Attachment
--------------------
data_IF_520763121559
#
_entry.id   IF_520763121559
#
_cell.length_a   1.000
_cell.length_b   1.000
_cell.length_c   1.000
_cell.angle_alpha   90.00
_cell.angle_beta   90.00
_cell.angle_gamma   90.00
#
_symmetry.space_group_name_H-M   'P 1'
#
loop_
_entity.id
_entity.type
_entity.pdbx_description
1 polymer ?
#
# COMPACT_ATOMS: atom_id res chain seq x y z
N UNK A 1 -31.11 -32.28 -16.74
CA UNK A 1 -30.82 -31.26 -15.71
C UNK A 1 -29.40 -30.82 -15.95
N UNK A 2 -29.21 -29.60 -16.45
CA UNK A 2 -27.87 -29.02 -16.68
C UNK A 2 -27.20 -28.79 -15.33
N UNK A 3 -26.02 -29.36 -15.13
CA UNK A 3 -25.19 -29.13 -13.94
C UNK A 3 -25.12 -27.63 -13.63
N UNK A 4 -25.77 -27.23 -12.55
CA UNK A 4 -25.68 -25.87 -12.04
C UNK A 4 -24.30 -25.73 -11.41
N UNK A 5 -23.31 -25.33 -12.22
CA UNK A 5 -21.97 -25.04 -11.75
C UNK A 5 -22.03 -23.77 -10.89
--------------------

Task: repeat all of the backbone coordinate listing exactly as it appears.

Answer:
data_IF_520763121559
#
_entry.id   IF_520763121559
#
_cell.length_a   1.000
_cell.length_b   1.000
_cell.length_c   1.000
_cell.angle_alpha   90.00
_cell.angle_beta   90.00
_cell.angle_gamma   90.00
#
_symmetry.space_group_name_H-M   'P 1'
#
loop_
_entity.id
_entity.type
_entity.pdbx_description
1 polymer ?
#
# COMPACT_ATOMS: atom_id res chain seq x y z
N UNK A 1 -31.11 -32.28 -16.74
CA UNK A 1 -30.82 -31.26 -15.71
C UNK A 1 -29.40 -30.82 -15.95
N UNK A 2 -29.21 -29.60 -16.45
CA UNK A 2 -27.87 -29.02 -16.68
C UNK A 2 -27.20 -28.79 -15.33
N UNK A 3 -26.02 -29.36 -15.13
CA UNK A 3 -25.19 -29.13 -13.94
C UNK A 3 -25.12 -27.63 -13.63
N UNK A 4 -25.77 -27.23 -12.55
CA UNK A 4 -25.68 -25.87 -12.04
C UNK A 4 -24.30 -25.73 -11.41
N UNK A 5 -23.31 -25.33 -12.22
CA UNK A 5 -21.97 -25.04 -11.75
C UNK A 5 -22.03 -23.77 -10.89